1300 814 768
Architect: Harry Seidler & Associates, 1972
Water Street, Wahroonga
$ - For Sale
Ownership of a property is not an automatic right to vandalism. In today’s overheated market, buildings change hands and skyrocketing land values have either destroyed or mutilated many great buildings, only to make room for the new and bigger. It is both a pleasant surprise, and remarkable event, when one encounters, as in the Gissing house, a modest domestic work by Harry Seidler that has survived the depredations of the market and developer, and retained, down to the smallest detail, the original quality and atmosphere of a total work it possessed at its completion in 1972. The Gissing House is that exceptional thing, a distinguished survivor whose authenticity is uncompromised by time, as if, by some miracle, it was kept captive in a time capsule for the past forty years.
Janet Gissing met Penelope Evatt at Presbyterian Ladies College. Later she would come to admire Harry Seidler’s architecture. Her husband, John Gissing, bought land at Wahroonga. As dinner guests at the Seidlers in the Harry & Penelope Seidler House, they asked Seidler if he could design them a house just like theirs. The family would go on to live in the house for thirty-six years till 2008. This is an unusually long residence in today’s fast moving society, which has ensured its perfect preservation.
Seidler submitted a comprehensive questionnaire to determine the client requirements for a residence on lot 3, No. 9 West Street, to accommodate the Gissings and their three children and completed his design in 1970. The house would take a year to complete and is a smaller version of the Seidler’s own house, with some quite important departures: it half as large though the accommodation--there are only two to three less rooms—is not much less in a smaller package. This has a marked advantage, the scale of the Seidler house is intimidating and less comfortable by comparison, though both houses share the same split level arranged with two adjacent floors separated by a void that accommodates the connecting half-stair. The Gissing House, for all its formal geometry, is enticing in its apparent randomness and feels more private and intimate and less imposing and less like a public monument.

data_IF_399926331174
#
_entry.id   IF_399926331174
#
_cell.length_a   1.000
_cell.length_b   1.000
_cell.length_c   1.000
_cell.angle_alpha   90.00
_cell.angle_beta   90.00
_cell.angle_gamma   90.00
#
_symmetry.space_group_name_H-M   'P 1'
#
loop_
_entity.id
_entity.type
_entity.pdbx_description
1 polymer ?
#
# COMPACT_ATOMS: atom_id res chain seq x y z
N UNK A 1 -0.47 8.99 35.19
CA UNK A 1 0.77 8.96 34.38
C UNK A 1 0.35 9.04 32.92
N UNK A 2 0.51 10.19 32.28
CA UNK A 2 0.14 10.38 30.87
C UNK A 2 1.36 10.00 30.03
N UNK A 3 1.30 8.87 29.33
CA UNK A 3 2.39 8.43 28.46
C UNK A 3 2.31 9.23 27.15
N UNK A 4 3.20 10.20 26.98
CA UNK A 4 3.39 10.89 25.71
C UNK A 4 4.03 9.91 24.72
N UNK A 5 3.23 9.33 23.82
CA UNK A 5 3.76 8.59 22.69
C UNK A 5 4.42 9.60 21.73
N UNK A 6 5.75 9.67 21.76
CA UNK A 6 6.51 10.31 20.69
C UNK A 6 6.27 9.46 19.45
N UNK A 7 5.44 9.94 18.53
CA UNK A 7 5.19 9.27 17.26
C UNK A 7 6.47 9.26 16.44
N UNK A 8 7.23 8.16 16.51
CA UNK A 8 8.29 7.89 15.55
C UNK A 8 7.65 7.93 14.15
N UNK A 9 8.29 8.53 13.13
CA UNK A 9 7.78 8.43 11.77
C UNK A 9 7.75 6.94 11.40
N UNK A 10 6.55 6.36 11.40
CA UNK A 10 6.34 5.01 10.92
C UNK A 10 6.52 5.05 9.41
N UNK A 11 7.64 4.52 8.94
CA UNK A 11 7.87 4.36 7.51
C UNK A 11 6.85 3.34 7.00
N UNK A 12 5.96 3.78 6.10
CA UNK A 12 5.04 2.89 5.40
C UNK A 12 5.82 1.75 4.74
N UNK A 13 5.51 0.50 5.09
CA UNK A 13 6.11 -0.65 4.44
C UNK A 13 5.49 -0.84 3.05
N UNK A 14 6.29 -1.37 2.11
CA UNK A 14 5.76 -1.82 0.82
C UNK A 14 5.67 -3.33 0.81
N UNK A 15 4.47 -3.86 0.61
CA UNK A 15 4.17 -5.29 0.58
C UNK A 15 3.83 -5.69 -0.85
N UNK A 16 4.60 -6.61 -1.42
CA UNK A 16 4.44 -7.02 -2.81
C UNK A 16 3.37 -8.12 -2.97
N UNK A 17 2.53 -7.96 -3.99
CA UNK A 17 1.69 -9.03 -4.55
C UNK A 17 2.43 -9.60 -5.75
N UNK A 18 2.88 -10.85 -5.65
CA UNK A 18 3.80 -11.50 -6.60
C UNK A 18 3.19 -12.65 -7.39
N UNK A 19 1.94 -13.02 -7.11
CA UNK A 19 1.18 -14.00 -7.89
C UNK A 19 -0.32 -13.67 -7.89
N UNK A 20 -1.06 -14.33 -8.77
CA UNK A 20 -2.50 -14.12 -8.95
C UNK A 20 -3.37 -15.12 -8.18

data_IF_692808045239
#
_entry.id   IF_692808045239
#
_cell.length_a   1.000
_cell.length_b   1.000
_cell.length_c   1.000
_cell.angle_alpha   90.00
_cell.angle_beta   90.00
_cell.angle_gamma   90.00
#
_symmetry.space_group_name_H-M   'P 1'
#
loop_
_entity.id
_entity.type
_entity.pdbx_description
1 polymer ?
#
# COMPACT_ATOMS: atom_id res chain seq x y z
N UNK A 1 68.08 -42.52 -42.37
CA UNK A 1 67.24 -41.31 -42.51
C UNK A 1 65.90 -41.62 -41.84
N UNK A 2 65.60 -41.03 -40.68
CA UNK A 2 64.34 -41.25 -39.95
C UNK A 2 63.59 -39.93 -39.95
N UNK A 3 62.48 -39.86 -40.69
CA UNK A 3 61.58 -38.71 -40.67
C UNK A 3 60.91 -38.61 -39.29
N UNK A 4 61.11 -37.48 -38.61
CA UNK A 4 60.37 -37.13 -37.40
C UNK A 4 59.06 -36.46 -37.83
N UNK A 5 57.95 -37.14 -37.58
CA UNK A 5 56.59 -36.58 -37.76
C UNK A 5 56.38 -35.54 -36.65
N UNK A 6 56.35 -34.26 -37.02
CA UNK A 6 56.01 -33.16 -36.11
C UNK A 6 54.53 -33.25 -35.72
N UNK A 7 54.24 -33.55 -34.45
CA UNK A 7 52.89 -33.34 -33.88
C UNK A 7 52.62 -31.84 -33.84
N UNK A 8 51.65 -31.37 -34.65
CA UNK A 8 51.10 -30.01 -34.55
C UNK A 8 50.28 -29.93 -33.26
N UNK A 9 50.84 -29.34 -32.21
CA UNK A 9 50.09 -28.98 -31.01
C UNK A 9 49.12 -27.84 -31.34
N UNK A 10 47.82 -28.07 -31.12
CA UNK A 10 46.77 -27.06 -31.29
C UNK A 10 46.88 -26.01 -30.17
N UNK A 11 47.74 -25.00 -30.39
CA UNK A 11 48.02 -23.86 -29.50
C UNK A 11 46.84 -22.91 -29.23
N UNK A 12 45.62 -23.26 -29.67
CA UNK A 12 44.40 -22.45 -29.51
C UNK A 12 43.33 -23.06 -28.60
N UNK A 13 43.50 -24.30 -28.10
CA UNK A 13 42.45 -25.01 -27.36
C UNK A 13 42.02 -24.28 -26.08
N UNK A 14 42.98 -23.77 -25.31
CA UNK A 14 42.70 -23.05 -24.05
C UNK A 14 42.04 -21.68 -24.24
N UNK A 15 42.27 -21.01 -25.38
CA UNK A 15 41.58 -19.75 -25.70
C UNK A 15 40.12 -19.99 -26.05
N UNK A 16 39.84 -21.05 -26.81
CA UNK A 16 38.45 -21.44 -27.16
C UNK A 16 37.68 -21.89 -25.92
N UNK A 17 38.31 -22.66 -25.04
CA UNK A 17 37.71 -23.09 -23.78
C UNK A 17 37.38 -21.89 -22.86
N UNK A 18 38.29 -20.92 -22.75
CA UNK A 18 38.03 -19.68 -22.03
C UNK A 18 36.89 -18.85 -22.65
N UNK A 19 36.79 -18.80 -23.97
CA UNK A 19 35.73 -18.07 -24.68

The house is situated on a large irregular block surrounded by neighbouring properties. It is accessed by a long drive that further reinforces the impression of self-contained isolation. Unlike so many Sydney residences that press up against the boundary fence, the Gissing house is in the center of its block and never faces a boundary, instead, it faces in every direction and is independent of the surveyor’s dictum.
Seidler disregarded the lot boundaries and sited the main Living room north to make the most of the sun. Consequently, rooms look outwards through extensive floor to ceiling glass onto gorgeous landscaped areas, thus, the Living expands onto a terrace and pool. Luckily the original landscape scheme by famed landscape architect, Bruce Mackenzie, has been maintained and complements the architecture. This is a house which cannot be thought of without its landscaping, the two contribute to an enrich one another, the house extends its formal geometry into its surrounds, whilst the landscape garden intrudes and softens the insistent geometry of the interior and offers complementary textures: the bark of the trees against the pattern of the off-form timber shuttering, pebble walks against quartzite floors, delicate foliage of plants against the unique Boral white concrete block and simple elegance of Modern furniture. The entire thing melds into a contrasting dance of nature and architecture as the visitor circles around the outside. It all resembles a coral Pacific island atoll floating in a green lagoon of garden. There is little feeling of neighbours encroaching.